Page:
Because teenagerdom is a mess, but some people handle it better than others.
Julianne Moore Is Getting Very Close to Making Chloe Moretz Homicidal in Carrie
by Jamie Frevele | 9:26 am, April 18th, 2012
Rumor has it that Julianne Moore, who played a fabulously dysfunctional mother in Boogie Nights, is thisclose to playing the mother of Carrie White in Kimberly Peirce‘s upcoming remake starring Chloe Moretz. While the status (as of this writing) is that the actress is “in talks,” some are saying this is all but a done deal. And this means we will get to watch Julianne Moore shame Chloe Moretz and her dirty pillows — and then drive her to commit telekinetic murder. Who isn’t going to want to watch that?
Margaret White, originally played by Piper Laurie, is the hyper-religious, frighteningly controlling mother of the movie’s titular character who basically is the cause of all of her daughter’s problems. She doesn’t tell her daughter about menstruation, because for a woman to have her period is “the curse of blood” and a “punishment for sin.” Yup. So, developing normally for a teenage girl — maybe even a little late — is a sin, and now Carrie is in trouble with God for menstruating. Thanks, Mom! At least Carrie kills her in the end, nastily.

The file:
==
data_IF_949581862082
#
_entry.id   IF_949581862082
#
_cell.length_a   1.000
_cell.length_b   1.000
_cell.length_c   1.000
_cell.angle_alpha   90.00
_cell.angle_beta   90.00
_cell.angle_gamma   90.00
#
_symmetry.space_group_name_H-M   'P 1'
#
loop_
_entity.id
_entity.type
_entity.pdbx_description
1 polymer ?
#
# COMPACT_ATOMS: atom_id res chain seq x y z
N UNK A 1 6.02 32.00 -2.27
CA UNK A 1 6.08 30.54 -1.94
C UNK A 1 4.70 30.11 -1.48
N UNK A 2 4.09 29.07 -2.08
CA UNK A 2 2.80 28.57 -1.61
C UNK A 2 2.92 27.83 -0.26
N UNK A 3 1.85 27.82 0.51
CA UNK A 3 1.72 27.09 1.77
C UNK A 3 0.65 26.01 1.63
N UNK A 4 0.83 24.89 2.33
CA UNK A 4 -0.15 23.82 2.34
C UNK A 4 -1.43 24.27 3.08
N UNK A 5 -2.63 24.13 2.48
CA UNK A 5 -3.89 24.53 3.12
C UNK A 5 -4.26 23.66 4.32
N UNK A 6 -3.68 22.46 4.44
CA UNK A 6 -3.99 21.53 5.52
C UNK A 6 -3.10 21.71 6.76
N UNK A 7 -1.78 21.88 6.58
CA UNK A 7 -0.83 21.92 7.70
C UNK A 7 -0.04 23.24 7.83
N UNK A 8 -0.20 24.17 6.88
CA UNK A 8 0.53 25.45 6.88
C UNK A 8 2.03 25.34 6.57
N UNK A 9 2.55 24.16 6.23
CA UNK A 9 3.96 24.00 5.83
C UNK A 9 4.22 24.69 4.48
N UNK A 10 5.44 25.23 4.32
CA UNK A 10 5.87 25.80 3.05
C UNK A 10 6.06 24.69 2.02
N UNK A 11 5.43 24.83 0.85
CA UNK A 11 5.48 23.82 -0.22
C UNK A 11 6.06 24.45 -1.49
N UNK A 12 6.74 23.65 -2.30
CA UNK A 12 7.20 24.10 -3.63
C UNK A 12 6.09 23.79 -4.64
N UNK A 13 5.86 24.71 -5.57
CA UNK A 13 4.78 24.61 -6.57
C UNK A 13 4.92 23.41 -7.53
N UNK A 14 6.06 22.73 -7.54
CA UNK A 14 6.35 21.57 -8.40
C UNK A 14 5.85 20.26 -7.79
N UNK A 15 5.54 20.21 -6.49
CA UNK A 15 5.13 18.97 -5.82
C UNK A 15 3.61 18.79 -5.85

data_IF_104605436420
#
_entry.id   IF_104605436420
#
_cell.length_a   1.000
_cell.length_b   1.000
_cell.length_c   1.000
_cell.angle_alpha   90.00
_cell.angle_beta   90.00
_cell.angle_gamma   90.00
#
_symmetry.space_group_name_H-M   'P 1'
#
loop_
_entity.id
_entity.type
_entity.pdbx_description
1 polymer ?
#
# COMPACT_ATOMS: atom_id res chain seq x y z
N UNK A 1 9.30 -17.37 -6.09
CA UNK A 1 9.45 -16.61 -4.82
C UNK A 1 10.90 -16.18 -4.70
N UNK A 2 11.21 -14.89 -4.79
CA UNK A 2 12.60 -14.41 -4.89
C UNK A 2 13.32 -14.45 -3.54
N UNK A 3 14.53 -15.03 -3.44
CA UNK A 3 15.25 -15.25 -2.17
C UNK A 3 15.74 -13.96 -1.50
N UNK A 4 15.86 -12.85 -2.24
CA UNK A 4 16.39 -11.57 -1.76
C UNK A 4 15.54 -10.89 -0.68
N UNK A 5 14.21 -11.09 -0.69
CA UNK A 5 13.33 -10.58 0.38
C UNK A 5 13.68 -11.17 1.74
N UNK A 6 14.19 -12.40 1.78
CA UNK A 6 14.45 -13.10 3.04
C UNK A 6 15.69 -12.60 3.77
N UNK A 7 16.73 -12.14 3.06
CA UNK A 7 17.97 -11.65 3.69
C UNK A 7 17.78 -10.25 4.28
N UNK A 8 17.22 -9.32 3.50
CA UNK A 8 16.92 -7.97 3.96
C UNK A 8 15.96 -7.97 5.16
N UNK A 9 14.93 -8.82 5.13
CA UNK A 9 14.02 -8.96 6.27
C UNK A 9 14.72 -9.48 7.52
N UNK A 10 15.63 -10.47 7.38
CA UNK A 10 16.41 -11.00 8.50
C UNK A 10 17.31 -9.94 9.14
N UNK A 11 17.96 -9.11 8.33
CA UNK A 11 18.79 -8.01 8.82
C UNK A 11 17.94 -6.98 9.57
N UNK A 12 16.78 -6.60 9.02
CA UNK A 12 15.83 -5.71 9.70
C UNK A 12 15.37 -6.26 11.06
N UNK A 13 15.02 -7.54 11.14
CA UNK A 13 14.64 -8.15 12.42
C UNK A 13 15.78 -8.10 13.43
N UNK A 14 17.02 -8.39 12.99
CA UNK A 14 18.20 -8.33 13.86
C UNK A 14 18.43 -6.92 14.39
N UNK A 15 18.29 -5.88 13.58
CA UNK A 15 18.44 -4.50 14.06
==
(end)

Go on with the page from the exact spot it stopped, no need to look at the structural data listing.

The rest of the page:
Julianne Moore, who is an awesomely adaptable actress, would probably have a ball in this role, which is why I hope all this talk is true. I can’t remember seeing her play a villain of any kind; she’s usually a sympathetic character, albeit flawed (see: Sarah Palin in HBO‘s Game Change). So playing someone who is downright delusional and awful would be a real trip to watch.
Basically, in my opinion, Moore can do pretty much anything, and I’d be on board 100 percent. She throws herself into her roles, and the role of Margaret White would be a deliciously insane romp for her. I want to see her go to there. Just maybe not with a Boston accent.
- Was NSA Behind Spitzer And Petraeus Scandals?
- 5 Actors Who Play the Same Role in Every Movie
- What's The Truth About Joe Gorga's Trade?
- First Impressions